EUGENE, Ore. (AP) -- Marcus Mariota watched from the sideline as Oregon ran out the clock after dominating Stanford. Amid the celebration, the mood suddenly turned serious.
Ducks offensive lineman Matt Pierson was down with a leg injury. Mariota walked onto the field to check on his teammate. As the 285-pound tackle was helped off by his fellow linemen, Mariota patted Pierson on the helmet.
It was a small gesture for sure, but for Mariota actions have always come easier than words. The most dynamic of Ducks is more show than tell.
"It's kind of my nature, I guess," the junior quarterback said. "That's one of my teammates and someone that's been a friend of mine for a few years now. Whenever you see someone go down, it doesn't matter which team it is, it's tough. It's kind of part of the game, but you want to hope that they're OK. For me, I just wanted to make sure he was all right."
It was a nice thing to do.
The last two Heisman Trophy winners have swept through college football like comets through the night sky. Johnny Manziel and Jameis Winston went from first-year starters to folk heroes (and eventually to anti-heroes in the eyes of many fans) in just a few games.
Mariota, the front-runner to win the Heisman this year, is on a different path. In his third season leading the Ducks, the 21-year-old from Hawaii has only made headlines for his play. And as good as that has been, he is still a bit of a mystery.
Many of Mariota's games are played post-prime time. He is not on Twitter. He doesn't do pregame speeches or sideline rants. He might be college football's best player, but he's not its face.
Make no mistake though, in this corner of the country, Mariota can do no wrong.
They even have a nickname for him. It's not quite as catchy Johnny Football or Famous Jameis.
"Saint Marcus they call him around here," said Nico Avila, a 21-year-old senior at Oregon.
That might be a bit much, but consider this: Last week in the lead up to the Stanford game there was a report by Sports Illustrated in which an unidentified NFL scout said there was some concern Mariota was "too nice."
This is the closest thing to a controversy involving Mariota.
"I just laughed at it," said Mariota, snuggled into sweats and a hoodie after practice earlier this week. Mariota accounted for four touchdowns in a 45-16 victory against the Cardinal last week and No. 5 Oregon will likely need another virtuoso performance by him Saturday when they visit No. 20 Utah.
Mariota is the highest-rated passer in country (187.21). He is tied for third in touchdown passes with 26 and has thrown just two interceptions.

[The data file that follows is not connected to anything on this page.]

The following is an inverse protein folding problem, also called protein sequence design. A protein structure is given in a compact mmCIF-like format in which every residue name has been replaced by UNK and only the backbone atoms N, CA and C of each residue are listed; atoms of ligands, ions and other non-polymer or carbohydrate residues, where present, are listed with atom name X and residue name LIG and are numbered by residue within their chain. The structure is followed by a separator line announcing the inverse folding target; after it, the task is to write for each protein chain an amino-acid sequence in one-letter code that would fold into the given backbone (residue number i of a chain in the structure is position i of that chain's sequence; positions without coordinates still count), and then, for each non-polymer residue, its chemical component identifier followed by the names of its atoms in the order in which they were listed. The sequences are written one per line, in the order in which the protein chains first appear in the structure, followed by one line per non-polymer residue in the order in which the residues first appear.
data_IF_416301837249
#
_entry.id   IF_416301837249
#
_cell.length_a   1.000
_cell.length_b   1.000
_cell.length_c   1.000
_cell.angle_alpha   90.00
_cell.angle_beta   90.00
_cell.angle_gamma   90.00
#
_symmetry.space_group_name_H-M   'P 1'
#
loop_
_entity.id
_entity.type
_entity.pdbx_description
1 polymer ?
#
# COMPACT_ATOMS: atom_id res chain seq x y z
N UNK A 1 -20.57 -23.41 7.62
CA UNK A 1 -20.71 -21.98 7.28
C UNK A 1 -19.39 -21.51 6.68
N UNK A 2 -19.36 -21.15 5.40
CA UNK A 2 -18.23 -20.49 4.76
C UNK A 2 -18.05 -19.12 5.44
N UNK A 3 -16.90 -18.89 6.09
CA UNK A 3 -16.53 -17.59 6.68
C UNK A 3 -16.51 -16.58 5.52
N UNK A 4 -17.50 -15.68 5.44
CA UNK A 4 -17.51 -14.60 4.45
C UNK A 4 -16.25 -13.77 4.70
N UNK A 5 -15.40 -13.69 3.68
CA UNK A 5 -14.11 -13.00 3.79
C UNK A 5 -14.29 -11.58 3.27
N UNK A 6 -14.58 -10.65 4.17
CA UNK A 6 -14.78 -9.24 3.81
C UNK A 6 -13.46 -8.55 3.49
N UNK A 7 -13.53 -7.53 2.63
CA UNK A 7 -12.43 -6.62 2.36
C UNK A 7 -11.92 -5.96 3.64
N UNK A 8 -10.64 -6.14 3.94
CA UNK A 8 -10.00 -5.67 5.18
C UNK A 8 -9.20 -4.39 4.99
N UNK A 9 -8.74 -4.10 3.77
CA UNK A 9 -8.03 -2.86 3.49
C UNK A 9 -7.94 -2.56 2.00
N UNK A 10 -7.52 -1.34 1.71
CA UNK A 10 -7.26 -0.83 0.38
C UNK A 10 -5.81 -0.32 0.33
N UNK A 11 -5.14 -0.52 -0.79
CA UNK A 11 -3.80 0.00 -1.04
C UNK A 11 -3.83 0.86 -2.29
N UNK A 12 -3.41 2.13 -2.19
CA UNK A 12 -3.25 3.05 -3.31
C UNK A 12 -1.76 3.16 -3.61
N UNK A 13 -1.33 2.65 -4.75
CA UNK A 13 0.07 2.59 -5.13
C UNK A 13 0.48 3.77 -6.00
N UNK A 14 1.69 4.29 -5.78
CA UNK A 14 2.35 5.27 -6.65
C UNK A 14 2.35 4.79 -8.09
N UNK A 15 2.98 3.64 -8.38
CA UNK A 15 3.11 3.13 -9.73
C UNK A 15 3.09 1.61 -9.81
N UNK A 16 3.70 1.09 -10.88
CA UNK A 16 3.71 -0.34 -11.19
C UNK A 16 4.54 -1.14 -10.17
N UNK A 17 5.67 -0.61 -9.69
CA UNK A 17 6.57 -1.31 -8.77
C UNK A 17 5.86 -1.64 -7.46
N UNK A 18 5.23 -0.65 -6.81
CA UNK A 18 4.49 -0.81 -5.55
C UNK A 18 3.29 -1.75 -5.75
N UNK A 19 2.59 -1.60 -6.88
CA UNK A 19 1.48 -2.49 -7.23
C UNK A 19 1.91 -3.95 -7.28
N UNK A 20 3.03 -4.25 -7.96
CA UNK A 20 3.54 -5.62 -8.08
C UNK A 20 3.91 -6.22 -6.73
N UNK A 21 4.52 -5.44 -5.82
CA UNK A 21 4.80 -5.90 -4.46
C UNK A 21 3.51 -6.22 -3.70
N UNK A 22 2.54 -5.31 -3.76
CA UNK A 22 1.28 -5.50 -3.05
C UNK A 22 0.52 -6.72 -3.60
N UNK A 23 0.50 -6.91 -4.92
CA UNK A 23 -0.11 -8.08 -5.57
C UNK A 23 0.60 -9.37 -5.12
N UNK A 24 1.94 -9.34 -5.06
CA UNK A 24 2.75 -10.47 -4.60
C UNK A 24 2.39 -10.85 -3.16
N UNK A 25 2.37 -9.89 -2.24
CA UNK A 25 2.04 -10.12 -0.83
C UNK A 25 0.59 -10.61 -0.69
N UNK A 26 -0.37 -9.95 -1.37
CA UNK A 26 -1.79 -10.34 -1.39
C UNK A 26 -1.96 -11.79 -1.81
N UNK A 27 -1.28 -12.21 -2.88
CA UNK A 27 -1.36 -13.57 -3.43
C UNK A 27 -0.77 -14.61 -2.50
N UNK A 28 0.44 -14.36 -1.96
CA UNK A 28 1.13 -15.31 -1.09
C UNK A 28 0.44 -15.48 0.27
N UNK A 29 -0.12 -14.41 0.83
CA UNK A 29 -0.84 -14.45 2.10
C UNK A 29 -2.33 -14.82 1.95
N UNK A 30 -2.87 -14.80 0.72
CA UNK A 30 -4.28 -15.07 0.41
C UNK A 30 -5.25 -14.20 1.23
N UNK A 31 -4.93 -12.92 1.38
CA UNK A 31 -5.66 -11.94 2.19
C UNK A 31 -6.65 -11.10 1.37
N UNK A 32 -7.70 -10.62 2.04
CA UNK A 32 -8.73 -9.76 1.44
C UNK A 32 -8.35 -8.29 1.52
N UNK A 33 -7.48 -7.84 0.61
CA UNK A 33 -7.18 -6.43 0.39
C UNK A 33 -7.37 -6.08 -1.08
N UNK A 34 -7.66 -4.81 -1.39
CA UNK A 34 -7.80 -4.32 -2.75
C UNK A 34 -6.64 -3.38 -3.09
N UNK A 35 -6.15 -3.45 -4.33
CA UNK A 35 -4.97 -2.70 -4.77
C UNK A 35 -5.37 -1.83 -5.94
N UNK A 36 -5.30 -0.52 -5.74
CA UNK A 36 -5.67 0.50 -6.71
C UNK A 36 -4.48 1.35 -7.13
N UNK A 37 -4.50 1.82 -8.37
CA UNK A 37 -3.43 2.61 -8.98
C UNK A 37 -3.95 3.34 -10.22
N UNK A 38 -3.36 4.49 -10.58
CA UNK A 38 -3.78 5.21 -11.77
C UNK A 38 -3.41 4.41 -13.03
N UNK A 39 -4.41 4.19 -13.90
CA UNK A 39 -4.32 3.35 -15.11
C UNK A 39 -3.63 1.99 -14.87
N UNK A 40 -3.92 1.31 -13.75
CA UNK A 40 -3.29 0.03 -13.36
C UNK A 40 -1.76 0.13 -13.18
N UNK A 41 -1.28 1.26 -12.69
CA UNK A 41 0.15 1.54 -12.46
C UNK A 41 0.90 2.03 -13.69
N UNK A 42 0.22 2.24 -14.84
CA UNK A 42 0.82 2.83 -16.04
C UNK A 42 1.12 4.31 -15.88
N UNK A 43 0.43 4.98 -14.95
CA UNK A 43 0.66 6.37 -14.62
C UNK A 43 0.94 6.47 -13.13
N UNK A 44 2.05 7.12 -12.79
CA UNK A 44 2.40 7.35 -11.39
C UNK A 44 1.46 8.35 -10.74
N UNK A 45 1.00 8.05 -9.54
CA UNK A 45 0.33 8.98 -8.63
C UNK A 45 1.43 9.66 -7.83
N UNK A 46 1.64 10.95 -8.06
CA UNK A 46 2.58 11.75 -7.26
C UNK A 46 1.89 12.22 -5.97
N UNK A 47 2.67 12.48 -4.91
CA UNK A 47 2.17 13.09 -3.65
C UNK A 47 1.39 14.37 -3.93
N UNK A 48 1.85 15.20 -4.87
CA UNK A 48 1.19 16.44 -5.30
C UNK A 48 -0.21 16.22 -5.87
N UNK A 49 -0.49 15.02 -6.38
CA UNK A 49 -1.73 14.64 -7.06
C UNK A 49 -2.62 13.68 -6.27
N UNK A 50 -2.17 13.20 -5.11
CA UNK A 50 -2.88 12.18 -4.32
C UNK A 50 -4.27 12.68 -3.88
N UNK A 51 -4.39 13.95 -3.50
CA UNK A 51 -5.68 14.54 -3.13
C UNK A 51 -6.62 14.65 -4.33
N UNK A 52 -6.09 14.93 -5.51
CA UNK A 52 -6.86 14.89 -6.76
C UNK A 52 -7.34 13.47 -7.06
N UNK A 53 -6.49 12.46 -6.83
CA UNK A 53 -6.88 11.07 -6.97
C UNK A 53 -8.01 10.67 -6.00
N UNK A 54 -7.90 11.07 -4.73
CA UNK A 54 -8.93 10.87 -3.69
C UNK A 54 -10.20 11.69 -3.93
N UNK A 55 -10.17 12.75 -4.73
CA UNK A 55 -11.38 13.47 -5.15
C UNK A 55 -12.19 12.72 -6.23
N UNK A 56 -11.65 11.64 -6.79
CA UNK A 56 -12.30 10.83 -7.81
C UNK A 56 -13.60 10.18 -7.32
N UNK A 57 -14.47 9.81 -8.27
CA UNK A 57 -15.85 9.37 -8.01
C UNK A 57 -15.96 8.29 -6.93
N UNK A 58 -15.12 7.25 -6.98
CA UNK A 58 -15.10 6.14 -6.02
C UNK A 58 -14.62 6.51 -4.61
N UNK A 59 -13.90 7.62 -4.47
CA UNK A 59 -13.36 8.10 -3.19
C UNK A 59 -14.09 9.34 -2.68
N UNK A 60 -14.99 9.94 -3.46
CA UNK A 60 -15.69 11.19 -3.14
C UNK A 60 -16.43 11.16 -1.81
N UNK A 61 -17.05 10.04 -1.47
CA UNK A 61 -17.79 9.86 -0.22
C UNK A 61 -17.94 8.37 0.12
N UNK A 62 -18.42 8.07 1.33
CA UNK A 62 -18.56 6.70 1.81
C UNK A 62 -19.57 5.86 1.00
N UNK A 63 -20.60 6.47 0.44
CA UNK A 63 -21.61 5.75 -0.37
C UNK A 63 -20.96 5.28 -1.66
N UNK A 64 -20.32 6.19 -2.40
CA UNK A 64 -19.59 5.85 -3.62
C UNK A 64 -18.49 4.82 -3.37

The Ducks scored touchdowns the first three times they touched the ball against Stanford. After each drive, Mariota would head to the far end of the bench area and check in with his offensive linemen. Going down the line he handed out fist bumps and words of encouragement, raising his voice only enough so his teammates could hear him above the din of Autzen Stadium.
He wants his teammates to play with the same poise he does.
"Don't have an emotional roller coaster of a game," Oregon center Hroniss Grasu said is Mariota's message. "Be calm and collected throughout the whole game.
"After a great drive, he comes up, gives us some knuckles. Even if we have a bad drive he'll come up and say, next play, next play."
Just saying something was a problem for Mariota when he first got to Eugene.
"He's from a culture and from a family where elders are the leaders and you speak when spoken to," Oregon coach Mark Helfrich said.
Quiet is not ideal for a quarterback. Helfrich had to force Mariota out of his shell.
"After every play he had to say something to somebody," Helfrich said. "Great snap. Great route. We did that with Marcus just to get everything going. He is such a good guy it was vastly positive. And it grew into where he could push guys and subtly demand things in a great way. His credibility as a leader in our program is awesome."
Vinny Passas, Mariota's quarterback coach at Saint Louis High School in Honolulu, said the head coach of the team once tried a different approach to get Mariota to be forceful.
"Yell at somebody, get in their face or you got to do 10 gassers," Passas recalled the coach saying.
Mariota just started running.
Even now Mariota acknowledges he'd rather play good cop to the coaches' bad cop.
"A lot of guys, they appreciate you just kind of putting your arm around them saying, `OK, this is where I thought you should have been' or `You need to do this during pass protection,'" Mariota said. "Because during practice they're getting yelled at by the coaches.
"They understand that they did wrong. When you put your arm around a guy and say this is how it could be done, they understand you care about them and you just want the best for the team."
In football grinders are glorified. Mariota glides around the field, effortlessly it seems. Television cameras find the fiery. Mariota blends in - at least until he has the ball in his hands.
Before Stanford tried to convert a first-half fourth down on Saturday, Oregon players on the sideline exhorted the crowd at Autzen to raise the decibel level. As the Cardinal came to the line, Mariota watched from the edge of the sideline, helmet tilted up on top of his head and his right hand behind his back, inside the fanny-pack style warmer he had tied around his waist.
Mariota tried to get in the spirit of the moment, waving the crowd on with his raised left arm, but it was easy to see he was more focused on the field. His movements had all the enthusiasm and energy of someone trying to signal the waiter for a check.
The Ducks got the stop. Mariota jogged onto the field. Now all eyes were on him - and he brought the fans to their feet the way he does best.